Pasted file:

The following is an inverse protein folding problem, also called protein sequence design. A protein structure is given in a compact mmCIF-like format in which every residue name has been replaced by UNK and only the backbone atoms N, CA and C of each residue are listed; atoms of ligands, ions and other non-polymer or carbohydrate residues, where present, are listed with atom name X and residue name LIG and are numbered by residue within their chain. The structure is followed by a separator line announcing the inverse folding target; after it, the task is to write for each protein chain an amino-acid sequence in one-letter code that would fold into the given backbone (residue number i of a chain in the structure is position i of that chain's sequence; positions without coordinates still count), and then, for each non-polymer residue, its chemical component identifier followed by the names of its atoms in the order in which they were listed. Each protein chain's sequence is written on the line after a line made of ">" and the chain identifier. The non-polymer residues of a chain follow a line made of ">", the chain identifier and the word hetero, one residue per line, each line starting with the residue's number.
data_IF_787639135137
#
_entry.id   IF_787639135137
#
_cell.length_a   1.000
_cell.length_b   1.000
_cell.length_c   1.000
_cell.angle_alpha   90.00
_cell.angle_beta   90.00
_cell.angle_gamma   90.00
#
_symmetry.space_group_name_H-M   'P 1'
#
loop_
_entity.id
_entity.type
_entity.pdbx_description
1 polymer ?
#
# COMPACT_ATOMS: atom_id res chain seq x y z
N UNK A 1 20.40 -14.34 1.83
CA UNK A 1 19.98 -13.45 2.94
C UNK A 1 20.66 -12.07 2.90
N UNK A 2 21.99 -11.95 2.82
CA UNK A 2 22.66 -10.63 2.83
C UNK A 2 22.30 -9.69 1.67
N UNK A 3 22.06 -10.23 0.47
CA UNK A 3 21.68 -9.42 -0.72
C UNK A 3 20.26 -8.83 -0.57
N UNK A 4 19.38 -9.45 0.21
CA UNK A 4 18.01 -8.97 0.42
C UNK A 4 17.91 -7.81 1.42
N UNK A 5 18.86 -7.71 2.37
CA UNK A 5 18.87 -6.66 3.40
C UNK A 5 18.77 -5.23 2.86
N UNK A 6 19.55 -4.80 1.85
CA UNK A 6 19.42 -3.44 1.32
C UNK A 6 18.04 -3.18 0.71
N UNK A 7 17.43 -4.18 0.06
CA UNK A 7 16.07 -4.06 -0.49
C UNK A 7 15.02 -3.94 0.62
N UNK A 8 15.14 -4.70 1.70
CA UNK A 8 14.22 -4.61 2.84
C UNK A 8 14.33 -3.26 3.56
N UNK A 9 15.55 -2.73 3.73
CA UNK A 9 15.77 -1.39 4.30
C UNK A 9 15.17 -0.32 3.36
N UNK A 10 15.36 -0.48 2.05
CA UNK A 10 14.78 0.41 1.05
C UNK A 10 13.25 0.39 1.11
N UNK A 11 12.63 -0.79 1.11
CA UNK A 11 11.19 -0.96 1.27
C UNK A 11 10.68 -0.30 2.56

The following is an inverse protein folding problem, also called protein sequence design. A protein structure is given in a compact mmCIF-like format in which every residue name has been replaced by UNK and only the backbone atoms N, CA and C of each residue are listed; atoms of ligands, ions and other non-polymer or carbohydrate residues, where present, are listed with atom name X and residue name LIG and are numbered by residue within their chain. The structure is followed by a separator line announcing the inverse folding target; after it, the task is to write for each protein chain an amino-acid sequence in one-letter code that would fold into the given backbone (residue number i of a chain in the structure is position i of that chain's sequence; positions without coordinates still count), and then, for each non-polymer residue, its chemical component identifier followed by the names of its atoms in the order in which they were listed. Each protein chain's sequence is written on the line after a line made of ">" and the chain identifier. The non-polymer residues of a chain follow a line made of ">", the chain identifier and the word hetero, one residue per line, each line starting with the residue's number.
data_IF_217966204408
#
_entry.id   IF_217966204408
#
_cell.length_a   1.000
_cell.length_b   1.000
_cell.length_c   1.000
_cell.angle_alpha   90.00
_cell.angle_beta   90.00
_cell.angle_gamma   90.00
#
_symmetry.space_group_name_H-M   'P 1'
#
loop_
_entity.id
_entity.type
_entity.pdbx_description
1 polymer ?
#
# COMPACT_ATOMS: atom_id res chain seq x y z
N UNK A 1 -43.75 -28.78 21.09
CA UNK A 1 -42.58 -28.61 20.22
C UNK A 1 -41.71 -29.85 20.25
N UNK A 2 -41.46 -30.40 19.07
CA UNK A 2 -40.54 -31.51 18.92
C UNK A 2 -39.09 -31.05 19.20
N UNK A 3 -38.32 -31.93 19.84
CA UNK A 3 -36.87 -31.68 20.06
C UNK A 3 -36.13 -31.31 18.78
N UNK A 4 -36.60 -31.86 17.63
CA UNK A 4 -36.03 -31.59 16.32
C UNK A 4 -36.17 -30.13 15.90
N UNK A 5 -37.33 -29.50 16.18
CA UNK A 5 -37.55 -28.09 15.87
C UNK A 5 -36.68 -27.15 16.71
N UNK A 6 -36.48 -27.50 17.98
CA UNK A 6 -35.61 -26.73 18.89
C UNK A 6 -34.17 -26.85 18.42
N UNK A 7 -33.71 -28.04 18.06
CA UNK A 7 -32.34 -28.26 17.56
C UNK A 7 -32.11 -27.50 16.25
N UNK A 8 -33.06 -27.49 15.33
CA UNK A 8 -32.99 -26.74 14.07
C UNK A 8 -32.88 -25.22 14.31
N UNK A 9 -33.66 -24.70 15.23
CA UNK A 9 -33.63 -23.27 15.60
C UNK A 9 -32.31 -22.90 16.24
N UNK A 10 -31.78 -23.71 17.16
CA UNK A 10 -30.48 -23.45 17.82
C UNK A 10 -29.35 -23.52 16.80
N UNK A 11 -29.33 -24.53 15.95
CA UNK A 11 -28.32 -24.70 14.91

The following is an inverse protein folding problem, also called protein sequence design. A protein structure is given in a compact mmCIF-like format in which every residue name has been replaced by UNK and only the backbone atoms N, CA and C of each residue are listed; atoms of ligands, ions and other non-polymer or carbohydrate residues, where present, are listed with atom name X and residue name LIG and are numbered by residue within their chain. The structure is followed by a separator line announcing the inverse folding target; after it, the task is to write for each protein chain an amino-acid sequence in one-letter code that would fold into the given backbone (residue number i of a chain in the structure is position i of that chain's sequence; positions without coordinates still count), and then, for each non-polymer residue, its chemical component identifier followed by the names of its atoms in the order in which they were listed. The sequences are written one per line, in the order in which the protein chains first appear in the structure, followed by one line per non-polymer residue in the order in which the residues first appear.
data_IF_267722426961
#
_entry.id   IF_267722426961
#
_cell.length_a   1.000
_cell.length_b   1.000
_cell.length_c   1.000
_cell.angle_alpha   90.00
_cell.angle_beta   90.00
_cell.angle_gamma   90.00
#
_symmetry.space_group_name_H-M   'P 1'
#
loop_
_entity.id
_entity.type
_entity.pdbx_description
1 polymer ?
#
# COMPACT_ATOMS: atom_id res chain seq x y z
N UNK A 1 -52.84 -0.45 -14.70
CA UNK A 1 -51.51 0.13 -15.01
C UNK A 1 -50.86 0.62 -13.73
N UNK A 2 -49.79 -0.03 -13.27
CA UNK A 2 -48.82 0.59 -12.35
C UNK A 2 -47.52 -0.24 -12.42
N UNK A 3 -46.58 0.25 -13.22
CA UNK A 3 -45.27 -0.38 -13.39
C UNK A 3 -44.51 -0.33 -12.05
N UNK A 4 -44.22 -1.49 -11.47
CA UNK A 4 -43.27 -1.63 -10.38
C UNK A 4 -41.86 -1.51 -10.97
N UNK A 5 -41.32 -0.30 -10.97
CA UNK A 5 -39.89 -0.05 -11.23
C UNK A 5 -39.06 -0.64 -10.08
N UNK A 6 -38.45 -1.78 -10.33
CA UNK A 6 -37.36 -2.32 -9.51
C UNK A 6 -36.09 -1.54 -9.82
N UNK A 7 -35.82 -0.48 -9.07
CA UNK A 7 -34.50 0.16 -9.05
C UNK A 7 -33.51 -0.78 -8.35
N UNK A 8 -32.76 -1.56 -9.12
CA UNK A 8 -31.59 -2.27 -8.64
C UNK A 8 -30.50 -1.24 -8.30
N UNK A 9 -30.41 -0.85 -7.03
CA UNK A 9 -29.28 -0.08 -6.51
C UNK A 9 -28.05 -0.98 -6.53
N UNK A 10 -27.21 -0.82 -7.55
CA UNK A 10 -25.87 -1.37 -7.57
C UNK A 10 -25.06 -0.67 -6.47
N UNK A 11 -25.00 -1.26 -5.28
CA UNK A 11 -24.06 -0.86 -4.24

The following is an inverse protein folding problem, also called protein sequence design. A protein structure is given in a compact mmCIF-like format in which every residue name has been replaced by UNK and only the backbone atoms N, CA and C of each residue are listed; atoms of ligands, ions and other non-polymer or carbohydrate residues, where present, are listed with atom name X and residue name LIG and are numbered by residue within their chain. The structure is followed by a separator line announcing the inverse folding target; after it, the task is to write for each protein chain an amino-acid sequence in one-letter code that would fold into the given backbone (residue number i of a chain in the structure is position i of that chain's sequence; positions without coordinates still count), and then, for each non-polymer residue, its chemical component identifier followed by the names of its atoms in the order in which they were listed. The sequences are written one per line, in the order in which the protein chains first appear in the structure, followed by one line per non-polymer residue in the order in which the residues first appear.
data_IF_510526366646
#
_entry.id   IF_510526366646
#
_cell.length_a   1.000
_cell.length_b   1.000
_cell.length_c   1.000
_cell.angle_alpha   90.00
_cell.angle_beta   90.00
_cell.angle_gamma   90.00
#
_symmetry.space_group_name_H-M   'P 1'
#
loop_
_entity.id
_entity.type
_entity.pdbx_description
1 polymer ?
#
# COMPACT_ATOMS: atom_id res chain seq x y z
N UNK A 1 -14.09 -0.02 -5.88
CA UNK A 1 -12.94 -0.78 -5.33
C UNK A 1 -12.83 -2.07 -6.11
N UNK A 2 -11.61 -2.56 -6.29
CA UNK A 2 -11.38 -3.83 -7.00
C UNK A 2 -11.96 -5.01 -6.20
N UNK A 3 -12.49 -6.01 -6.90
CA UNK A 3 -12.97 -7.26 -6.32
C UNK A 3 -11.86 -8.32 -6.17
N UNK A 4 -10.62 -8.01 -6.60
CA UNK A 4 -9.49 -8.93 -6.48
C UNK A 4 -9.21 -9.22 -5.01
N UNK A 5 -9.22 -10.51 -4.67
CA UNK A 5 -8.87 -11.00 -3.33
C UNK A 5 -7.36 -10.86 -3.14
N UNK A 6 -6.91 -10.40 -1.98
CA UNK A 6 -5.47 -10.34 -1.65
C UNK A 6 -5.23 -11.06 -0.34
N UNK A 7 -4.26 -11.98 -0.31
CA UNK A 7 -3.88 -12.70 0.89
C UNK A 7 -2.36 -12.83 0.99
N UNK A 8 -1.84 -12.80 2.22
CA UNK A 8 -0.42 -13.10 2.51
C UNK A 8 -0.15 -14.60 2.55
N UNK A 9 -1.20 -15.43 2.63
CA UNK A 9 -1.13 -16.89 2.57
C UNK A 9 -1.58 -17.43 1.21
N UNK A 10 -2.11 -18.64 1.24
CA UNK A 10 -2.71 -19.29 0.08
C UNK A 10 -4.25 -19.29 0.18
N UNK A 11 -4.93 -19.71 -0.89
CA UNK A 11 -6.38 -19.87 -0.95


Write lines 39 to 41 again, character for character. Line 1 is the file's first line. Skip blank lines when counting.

C UNK A 6 18.04 -3.18 0.71
N UNK A 7 17.43 -4.18 0.06
CA UNK A 7 16.07 -4.06 -0.49